“The question is how do you take that role of reliability and credibility and use it at a time when the Internet is changing how people get their news.”

For Global, Newman’s departure means a chance to do something new.

“When you are the third network, the place you are going to make your mark is by doing something different,” says Janice Neil, a Ryerson broadcast professor and Editor-in-Chief of the Canadian Journalism Project.

“So, it’s exciting.”

Neil adds that television news has dodged many of the crashing waves of change that print media has grappled with over the last 10 years. Newman’s departure, she says, might be a catalyst for innovation in broadcasting.

Newman’s announcement brought a flurry of messages from fellow broadcasters wishing him well.

A CTV statement quoted Robertson as saying Newman was “a great news anchor” while CBC’s Mansbridge said his Global counterpart always had his “admiration, respect and friendship.”

“He’s a great television journalist and that’s why it’s encouraging that he’s not closing any doors and clearly plans to keep some options open,” wrote Mansbridge in an email to the Canadian Press.

At 50, Newman is the youngest of the three national anchors, a factor that has prompted some talk of him taking over from 76-year-old Robertson at CTV.

But Neil says those discussions are more rumour than reality.

“It looks like Lloyd can stay as long as he wants to,” she says.

More importantly, Neil notes, CTV has already been grooming in-house talent to fill Robertson’s shoes with a familiar face when he does eventually step down.

“That kind of familiarity and credibility is hard to buy,” says Neil.

Though the industry and its audience is abuzz with Newman’s pending departure, the man himself has said little else on his decision.

A post on his Twitter account sums things up.

“After 10 amazing years August 20 will be my last Global National,” he tweets. “Lots of time to say good-bye.”

Source: The Canadian Press

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Your email address will not be published. Required fields are marked *

Headline, Industry News

Newman’s departure from Global TV could signal wave of changes in broadcast news

TORONTO – News of Kevin Newman leaving Global Television’s national newscast has drawn a collective gasp of surprise from the broadcast industry, with media observers saying the veteran anchor’s departure could trigger a wave of exciting changes.

“The opportunities now to try something new and bold have never been greater for all of the broadcasters,” says Jeffrey Dvorkin, former head of news at CBC radio and National Public Radio.

Newman announced his departure late Friday, citing a “desire for rest and creative renewal.” His last newscast will be Aug. 20.

“There’s a lot of longevity in Canadian television news anchor circles, so the fact that he’s leaving after only 10 years is somewhat of a surprise,” says Dvorkin.

Newman, who leaves after one of Global’s most successful seasons, said he didn’t want to overstay his welcome. He has been vague on future plans, saying he intends to travel and complete several documentaries for Global.

His ambiguity hasn’t stopped others from speculating on where he might go next.

“There are a lot of questions around all of the broadcasters right now,” says Dvorkin. “I have heard rumours he might be moving to CTV, or to CBC.

More significantly however, Dvorkin says Newman’s departure has opened up a lively discussion on the future of country’s three national newscasts.

“Television news organizations are looking for some kind of formula that’s going to restore their profitability and their credibility and this is a really good time to have that discussion.”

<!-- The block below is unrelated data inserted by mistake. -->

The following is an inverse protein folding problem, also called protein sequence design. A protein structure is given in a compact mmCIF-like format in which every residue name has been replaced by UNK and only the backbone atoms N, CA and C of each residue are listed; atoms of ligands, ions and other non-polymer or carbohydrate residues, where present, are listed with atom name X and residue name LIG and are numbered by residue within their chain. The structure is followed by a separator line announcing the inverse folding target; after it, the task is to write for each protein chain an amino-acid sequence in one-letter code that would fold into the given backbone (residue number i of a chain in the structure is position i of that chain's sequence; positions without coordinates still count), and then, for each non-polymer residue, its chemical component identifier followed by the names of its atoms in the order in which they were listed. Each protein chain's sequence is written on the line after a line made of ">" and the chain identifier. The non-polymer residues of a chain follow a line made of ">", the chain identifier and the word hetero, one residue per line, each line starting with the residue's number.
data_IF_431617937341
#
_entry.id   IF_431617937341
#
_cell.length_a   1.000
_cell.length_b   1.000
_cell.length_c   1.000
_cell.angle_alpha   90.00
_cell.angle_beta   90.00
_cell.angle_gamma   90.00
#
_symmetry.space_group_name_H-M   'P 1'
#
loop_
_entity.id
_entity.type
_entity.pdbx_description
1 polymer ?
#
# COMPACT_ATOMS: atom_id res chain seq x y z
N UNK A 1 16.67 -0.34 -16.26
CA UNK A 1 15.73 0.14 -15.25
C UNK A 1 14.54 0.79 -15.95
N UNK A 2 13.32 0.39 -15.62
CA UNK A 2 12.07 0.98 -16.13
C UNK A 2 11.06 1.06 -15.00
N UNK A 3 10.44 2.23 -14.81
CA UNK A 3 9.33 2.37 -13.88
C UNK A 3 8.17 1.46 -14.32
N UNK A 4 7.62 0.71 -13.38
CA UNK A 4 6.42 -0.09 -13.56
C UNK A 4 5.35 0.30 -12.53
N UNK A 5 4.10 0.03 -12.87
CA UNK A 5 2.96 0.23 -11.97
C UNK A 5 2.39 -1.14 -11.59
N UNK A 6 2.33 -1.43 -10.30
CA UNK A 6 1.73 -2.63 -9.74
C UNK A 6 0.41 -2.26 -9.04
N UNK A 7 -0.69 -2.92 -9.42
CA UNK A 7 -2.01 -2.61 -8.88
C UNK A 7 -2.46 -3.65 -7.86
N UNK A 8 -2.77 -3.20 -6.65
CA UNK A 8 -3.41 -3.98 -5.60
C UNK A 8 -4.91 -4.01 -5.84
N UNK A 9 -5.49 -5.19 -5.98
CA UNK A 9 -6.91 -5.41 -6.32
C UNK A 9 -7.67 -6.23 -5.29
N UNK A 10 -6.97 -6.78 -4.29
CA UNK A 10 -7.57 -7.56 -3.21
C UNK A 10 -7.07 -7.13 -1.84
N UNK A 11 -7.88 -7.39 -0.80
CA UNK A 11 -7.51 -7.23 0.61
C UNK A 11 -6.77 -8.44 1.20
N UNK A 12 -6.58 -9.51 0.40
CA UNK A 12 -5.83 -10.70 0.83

Dvorkin notes that each network faces its own challenges.

Global is grappling with its finances following parent-company Canwest filing for bankruptcy protection last year. CTV has the challenge of eventually getting someone to replace longstanding and incredibly popular anchor Lloyd Robertson, and CBC is still working to re-cement its credibility after a series of cosmetic changes to the network last year.

But in an age where the clout carried by the nightly news anchor has somewhat diminished, Dvorkin says Newman’s departure will prompt a re-examination of the once iconic role.

“The question is how do you take that role of reliability and credibility and use it at a time when the Internet is changing how people get their news.”

For Global, Newman’s departure means a chance to do something new.

“When you are the third network, the place you are going to make your mark is by doing something different,” says Janice Neil, a Ryerson broadcast professor and Editor-in-Chief of the Canadian Journalism Project.

“So, it’s exciting.”

Neil adds that television news has dodged many of the crashing waves of change that print media has grappled with over the last 10 years. Newman’s departure, she says, might be a catalyst for innovation in broadcasting.

Newman’s announcement brought a flurry of messages from fellow broadcasters wishing him well.

A CTV statement quoted Robertson as saying Newman was “a great news anchor” while CBC’s Mansbridge said his Global counterpart always had his “admiration, respect and friendship.”

“He’s a great television journalist and that’s why it’s encouraging that he’s not closing any doors and clearly plans to keep some options open,” wrote Mansbridge in an email to the Canadian Press.

At 50, Newman is the youngest of the three national anchors, a factor that has prompted some talk of him taking over from 76-year-old Robertson at CTV.

But Neil says those discussions are more rumour than reality.

“It looks like Lloyd can stay as long as he wants to,” she says.

More importantly, Neil notes, CTV has already been grooming in-house talent to fill Robertson’s shoes with a familiar face when he does eventually step down.

“That kind of familiarity and credibility is hard to buy,” says Neil.

Though the industry and its audience is abuzz with Newman’s pending departure, the man himself has said little else on his decision.

A post on his Twitter account sums things up.

“After 10 amazing years August 20 will be my last Global National,” he tweets. “Lots of time to say good-bye.”

Source: The Canadian Press

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Your email address will not be published. Required fields are marked *